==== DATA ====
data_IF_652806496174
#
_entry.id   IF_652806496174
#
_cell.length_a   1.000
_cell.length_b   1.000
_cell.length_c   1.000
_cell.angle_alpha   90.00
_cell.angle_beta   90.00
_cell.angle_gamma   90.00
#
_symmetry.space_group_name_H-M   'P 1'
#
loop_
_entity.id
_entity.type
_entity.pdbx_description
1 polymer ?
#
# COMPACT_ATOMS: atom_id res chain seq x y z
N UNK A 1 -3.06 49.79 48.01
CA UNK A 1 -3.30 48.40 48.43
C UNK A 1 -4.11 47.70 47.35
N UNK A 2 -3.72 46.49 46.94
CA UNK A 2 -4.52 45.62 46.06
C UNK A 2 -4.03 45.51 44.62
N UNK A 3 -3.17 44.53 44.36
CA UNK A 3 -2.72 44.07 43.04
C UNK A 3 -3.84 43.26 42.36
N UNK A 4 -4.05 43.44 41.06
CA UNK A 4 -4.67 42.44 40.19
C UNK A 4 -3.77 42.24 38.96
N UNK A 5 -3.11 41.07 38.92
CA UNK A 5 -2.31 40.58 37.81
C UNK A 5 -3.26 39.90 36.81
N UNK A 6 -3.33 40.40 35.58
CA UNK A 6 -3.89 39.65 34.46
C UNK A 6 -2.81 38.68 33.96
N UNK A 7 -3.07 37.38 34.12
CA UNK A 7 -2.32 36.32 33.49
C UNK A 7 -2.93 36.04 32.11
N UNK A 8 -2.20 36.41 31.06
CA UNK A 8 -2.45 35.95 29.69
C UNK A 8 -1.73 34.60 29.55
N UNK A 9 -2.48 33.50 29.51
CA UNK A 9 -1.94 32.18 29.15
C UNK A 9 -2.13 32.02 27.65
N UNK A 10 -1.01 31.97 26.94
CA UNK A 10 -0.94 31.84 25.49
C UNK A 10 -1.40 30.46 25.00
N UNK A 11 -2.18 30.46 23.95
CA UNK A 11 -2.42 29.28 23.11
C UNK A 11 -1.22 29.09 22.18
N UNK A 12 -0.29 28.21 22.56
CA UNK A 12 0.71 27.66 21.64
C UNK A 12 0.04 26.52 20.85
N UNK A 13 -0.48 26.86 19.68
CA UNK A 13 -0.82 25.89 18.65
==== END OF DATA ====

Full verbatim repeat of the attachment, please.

data_IF_652806496174
#
_entry.id   IF_652806496174
#
_cell.length_a   1.000
_cell.length_b   1.000
_cell.length_c   1.000
_cell.angle_alpha   90.00
_cell.angle_beta   90.00
_cell.angle_gamma   90.00
#
_symmetry.space_group_name_H-M   'P 1'
#
loop_
_entity.id
_entity.type
_entity.pdbx_description
1 polymer ?
#
# COMPACT_ATOMS: atom_id res chain seq x y z
N UNK A 1 -3.06 49.79 48.01
CA UNK A 1 -3.30 48.40 48.43
C UNK A 1 -4.11 47.70 47.35
N UNK A 2 -3.72 46.49 46.94
CA UNK A 2 -4.52 45.62 46.06
C UNK A 2 -4.03 45.51 44.62
N UNK A 3 -3.17 44.53 44.36
CA UNK A 3 -2.72 44.07 43.04
C UNK A 3 -3.84 43.26 42.36
N UNK A 4 -4.05 43.44 41.06
CA UNK A 4 -4.67 42.44 40.19
C UNK A 4 -3.77 42.24 38.96
N UNK A 5 -3.11 41.07 38.92
CA UNK A 5 -2.31 40.58 37.81
C UNK A 5 -3.26 39.90 36.81
N UNK A 6 -3.33 40.40 35.58
CA UNK A 6 -3.89 39.65 34.46
C UNK A 6 -2.81 38.68 33.96
N UNK A 7 -3.07 37.38 34.12
CA UNK A 7 -2.32 36.32 33.49
C UNK A 7 -2.93 36.04 32.11
N UNK A 8 -2.20 36.41 31.06
CA UNK A 8 -2.45 35.95 29.69
C UNK A 8 -1.73 34.60 29.55
N UNK A 9 -2.48 33.50 29.51
CA UNK A 9 -1.94 32.18 29.15
C UNK A 9 -2.13 32.02 27.65
N UNK A 10 -1.01 31.97 26.94
CA UNK A 10 -0.94 31.84 25.49
C UNK A 10 -1.40 30.46 25.00
N UNK A 11 -2.18 30.46 23.95
CA UNK A 11 -2.42 29.28 23.11
C UNK A 11 -1.22 29.09 22.18
N UNK A 12 -0.29 28.21 22.56
CA UNK A 12 0.71 27.66 21.64
C UNK A 12 0.04 26.52 20.85
N UNK A 13 -0.48 26.86 19.68
CA UNK A 13 -0.82 25.89 18.65